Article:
So I splurged on something totally unnecessary, because it looks great and is high-level nerd tech. I treated myself to the Acaia Lunar scale, which I featured in 2018 as part of my original holiday gift guide. It’s still one of the most well-regarded coffee scales available. And as expected, it’s gorgeous.
It’s going to take a little getting used to, as it’s incredibly sensitive and I’ll need to figure out the different functionalities. I’m not going to use the Acaia app to track brewing stats, but I would were I a professional barista in a coffee shop.
Beyond the looks and the tech nerdiness, I’m also happy to get the Lunar because it has a very small footprint, fits easily on the espresso drip tray (it’s designed for just that, and is water resistant), is versatile for measuring ground coffee input as well as espresso output, and has built-in timer functions. It also measures in tenths of a gram, rather than my former kitchen scale which measured in whole grams and I was always suspicious of its calibration. The Lunar came with a 100 gram weight to easily recalibrate the machine.
You may be wondering why a scale is necessary. It’s not. I like using one to remove a variable in the espresso making process by starting with the exact same amount of coffee every time, but necessary? No, not really.
I ordered the Lunar from Seattle Coffee Gear, a merchant I’ve been wanting to try. They sell everything needed for your espresso or coffee making habit, from the beginner to the enthusiast to the profession. They also have excellent YouTube reviews that are incredibly helpful. Unfortunately Gail, a company founder, has retired and will no longer be doing the YouTube reviews, which is a huge loss for those of us who have loved her videos, but they’re still available online and it feels like having a friend who knows everything to help you figure out what to get. For an example of her unique and very natural on-camera style, here’s her last coffee clip, a look at the awesome rig in her RV.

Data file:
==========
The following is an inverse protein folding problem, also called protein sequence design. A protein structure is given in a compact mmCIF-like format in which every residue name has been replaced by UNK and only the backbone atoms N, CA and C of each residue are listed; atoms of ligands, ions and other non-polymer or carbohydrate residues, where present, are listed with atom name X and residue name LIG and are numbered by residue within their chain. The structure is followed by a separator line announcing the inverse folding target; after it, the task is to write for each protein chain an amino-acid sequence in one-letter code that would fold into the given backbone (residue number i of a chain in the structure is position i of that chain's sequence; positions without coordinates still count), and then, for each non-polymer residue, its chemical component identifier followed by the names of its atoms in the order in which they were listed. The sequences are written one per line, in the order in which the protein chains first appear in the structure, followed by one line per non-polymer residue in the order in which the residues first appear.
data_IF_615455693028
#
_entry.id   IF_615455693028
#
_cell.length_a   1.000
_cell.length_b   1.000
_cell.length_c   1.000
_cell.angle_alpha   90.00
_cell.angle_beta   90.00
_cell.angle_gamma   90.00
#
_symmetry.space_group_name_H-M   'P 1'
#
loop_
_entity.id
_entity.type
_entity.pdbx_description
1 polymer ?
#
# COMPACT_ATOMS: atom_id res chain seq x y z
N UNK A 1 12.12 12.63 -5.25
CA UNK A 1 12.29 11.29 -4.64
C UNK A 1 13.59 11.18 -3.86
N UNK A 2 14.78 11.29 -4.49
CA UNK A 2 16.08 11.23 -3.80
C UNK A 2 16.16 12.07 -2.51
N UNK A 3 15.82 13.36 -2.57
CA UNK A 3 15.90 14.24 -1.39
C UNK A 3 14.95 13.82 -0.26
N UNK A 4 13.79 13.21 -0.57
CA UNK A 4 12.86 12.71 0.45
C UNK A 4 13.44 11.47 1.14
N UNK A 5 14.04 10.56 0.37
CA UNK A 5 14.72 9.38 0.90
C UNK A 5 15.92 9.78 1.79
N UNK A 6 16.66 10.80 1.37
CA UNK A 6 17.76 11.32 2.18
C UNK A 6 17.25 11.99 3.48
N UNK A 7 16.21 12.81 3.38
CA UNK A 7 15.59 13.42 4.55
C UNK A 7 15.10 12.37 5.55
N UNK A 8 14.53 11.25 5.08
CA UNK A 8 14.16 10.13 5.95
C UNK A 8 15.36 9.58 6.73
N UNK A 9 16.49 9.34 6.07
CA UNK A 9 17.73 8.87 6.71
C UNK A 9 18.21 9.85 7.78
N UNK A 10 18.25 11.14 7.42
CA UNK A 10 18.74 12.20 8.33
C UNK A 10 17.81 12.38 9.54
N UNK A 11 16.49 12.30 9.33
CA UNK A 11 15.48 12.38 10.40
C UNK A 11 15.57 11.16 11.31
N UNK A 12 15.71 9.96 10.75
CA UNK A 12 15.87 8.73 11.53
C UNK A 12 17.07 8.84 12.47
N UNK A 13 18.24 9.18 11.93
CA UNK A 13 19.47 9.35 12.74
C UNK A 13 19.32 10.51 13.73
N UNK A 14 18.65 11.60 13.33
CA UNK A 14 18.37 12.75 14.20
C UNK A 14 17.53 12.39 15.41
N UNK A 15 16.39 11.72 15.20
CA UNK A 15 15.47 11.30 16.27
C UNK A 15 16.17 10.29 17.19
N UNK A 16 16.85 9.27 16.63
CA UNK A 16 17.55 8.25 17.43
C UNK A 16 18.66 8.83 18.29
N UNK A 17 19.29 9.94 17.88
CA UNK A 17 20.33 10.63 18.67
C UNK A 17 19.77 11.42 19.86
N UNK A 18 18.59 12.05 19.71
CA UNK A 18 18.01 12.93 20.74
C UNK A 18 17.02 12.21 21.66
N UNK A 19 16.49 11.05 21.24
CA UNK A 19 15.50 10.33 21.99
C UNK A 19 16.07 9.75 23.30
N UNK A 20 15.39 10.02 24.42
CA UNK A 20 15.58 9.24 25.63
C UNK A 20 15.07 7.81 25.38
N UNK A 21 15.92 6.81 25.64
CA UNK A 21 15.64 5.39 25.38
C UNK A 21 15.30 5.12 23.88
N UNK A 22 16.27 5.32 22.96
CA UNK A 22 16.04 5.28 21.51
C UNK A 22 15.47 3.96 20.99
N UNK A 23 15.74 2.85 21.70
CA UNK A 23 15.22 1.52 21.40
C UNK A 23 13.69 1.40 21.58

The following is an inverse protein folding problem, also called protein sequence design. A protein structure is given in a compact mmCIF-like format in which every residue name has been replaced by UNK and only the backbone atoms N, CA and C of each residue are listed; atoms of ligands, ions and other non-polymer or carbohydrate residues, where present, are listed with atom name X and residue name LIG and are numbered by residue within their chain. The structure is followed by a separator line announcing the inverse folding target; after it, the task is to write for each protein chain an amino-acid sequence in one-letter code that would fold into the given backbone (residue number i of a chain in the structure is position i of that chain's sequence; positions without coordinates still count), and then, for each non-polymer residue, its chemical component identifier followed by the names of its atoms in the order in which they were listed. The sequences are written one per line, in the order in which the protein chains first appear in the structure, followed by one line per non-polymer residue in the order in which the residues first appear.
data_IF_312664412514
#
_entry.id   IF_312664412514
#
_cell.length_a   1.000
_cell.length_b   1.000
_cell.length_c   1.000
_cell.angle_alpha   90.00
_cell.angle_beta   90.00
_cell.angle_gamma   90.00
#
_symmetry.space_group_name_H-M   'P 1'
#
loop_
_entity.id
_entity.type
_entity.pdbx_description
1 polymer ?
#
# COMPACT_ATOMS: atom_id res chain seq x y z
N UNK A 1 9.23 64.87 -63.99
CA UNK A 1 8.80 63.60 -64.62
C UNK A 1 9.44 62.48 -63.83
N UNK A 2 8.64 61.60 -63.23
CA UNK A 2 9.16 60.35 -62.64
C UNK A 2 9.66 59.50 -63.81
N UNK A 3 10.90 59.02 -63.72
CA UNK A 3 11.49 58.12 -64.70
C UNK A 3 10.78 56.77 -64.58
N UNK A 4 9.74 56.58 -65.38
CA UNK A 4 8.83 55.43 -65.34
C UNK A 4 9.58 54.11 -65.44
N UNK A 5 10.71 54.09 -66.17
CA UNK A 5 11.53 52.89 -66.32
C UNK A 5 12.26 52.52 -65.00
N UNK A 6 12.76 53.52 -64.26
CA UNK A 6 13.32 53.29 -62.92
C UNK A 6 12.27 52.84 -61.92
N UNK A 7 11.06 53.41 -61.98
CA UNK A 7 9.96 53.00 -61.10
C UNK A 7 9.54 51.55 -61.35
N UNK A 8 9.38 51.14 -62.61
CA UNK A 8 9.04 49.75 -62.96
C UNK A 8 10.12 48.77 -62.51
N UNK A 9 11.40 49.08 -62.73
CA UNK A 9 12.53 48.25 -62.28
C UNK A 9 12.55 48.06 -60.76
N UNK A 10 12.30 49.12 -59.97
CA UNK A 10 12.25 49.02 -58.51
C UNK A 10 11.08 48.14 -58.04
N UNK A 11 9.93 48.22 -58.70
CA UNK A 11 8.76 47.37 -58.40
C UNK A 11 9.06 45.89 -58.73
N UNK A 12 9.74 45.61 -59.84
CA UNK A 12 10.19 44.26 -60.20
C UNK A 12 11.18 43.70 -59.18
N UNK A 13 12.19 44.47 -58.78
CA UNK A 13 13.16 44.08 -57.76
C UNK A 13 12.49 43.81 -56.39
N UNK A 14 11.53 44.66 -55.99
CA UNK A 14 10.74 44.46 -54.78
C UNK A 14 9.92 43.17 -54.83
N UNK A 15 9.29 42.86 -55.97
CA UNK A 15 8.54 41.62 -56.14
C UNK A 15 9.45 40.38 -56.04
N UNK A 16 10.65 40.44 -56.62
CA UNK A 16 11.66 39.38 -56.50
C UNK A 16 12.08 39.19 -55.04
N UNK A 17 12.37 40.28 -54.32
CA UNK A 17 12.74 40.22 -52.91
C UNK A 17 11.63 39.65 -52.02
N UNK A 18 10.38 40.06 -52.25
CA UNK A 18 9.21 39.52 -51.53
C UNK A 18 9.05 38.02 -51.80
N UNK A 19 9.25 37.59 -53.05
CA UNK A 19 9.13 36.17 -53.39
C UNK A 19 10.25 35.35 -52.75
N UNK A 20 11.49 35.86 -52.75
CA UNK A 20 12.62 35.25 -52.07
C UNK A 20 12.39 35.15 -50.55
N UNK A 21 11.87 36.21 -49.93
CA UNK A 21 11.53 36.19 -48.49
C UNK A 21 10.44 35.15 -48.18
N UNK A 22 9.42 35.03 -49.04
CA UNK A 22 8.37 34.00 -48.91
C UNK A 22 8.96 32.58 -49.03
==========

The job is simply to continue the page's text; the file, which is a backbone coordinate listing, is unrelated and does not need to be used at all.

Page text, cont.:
Another great thing about about ordering from Seattle Coffee Gear is they carry beans from a select array of quality roasters from around the US, plus some international brands sprinkled in, with an overall emphasis on the West Coast. They also helpfully categorize beans on their website by general flavor profile, giving you a leg up if you want to try a new roaster and aren’t sure which beans to get.
I got a bag from Wonderstate Coffee, which I visited in Milwaukee back when they were still called Kickapoo Coffee, and one from Verve Coffee Roasters of Santa Cruz, CA, a roaster I had recently tried for the first time. Added to my recent pickups of beans, I’ve now got a lot of grinding and quality coffee drinking ahead of me.